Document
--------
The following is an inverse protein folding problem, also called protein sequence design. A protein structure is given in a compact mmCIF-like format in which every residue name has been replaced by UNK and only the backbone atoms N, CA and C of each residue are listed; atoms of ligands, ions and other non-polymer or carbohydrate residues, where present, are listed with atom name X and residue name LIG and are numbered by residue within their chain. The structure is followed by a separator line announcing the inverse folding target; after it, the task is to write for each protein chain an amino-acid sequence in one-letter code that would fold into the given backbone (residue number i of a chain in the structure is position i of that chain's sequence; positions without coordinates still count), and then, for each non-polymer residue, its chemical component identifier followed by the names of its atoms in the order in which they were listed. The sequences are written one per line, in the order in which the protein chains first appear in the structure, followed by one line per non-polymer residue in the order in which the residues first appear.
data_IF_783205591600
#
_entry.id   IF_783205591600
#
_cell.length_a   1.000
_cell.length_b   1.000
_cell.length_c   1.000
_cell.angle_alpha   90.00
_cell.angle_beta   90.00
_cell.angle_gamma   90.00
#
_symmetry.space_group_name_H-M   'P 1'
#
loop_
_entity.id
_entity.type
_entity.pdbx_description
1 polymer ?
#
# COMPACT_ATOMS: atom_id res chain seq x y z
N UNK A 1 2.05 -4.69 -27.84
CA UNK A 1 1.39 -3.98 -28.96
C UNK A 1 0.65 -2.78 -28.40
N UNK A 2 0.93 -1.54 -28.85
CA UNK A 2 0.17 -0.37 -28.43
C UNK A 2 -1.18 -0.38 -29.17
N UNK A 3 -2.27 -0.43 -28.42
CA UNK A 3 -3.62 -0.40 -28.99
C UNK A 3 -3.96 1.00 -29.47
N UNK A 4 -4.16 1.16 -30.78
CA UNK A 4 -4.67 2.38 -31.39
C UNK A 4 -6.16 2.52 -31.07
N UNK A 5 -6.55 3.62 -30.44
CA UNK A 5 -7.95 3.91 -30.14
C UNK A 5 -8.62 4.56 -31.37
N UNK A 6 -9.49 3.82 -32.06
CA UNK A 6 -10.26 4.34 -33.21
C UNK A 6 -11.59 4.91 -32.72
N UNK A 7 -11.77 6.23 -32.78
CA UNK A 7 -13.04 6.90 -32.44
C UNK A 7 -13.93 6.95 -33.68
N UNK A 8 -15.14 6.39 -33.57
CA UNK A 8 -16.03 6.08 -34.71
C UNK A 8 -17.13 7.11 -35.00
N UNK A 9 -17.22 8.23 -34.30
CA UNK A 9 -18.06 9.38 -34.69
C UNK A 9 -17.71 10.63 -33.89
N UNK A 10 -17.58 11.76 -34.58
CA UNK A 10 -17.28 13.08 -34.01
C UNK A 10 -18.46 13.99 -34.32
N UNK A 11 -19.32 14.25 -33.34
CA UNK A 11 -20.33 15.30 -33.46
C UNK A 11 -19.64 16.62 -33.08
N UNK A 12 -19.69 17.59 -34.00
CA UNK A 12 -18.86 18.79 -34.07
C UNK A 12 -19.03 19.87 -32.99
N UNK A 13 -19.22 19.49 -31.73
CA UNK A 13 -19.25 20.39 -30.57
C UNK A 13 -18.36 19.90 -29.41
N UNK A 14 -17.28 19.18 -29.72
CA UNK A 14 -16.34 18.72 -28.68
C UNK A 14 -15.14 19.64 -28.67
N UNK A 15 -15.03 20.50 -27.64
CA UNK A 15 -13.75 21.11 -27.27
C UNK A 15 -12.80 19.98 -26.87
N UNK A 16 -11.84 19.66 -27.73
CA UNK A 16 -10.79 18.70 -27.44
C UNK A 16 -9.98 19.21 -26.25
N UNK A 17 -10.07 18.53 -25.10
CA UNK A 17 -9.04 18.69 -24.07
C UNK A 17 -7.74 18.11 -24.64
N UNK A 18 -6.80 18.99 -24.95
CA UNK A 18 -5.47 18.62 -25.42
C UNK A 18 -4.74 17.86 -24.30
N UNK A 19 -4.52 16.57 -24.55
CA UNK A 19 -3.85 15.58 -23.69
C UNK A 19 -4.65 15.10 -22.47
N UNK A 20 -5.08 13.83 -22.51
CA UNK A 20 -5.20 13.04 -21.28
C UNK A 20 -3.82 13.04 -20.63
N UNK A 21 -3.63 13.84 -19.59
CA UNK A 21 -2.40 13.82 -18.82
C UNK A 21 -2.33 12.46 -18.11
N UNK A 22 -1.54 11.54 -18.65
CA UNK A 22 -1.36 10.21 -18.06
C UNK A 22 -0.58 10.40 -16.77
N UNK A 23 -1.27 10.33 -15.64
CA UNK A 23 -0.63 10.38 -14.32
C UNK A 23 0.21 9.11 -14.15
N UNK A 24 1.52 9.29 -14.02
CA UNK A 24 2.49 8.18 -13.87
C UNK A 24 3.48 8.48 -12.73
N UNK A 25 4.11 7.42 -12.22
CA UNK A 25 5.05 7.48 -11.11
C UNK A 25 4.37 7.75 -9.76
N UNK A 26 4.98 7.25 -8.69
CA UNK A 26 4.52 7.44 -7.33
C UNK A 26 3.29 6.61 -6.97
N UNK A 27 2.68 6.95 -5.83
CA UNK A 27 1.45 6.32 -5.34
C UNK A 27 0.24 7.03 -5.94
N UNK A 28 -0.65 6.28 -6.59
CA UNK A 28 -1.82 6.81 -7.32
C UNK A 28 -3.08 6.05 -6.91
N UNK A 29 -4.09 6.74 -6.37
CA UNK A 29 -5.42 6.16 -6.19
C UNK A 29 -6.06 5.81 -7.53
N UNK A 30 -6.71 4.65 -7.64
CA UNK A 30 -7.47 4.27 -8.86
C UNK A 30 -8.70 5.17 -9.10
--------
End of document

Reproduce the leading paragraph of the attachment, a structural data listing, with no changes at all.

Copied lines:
The following is an inverse protein folding problem, also called protein sequence design. A protein structure is given in a compact mmCIF-like format in which every residue name has been replaced by UNK and only the backbone atoms N, CA and C of each residue are listed; atoms of ligands, ions and other non-polymer or carbohydrate residues, where present, are listed with atom name X and residue name LIG and are numbered by residue within their chain. The structure is followed by a separator line announcing the inverse folding target; after it, the task is to write for each protein chain an amino-acid sequence in one-letter code that would fold into the given backbone (residue number i of a chain in the structure is position i of that chain's sequence; positions without coordinates still count), and then, for each non-polymer residue, its chemical component identifier followed by the names of its atoms in the order in which they were listed. The sequences are written one per line, in the order in which the protein chains first appear in the structure, followed by one line per non-polymer residue in the order in which the residues first appear.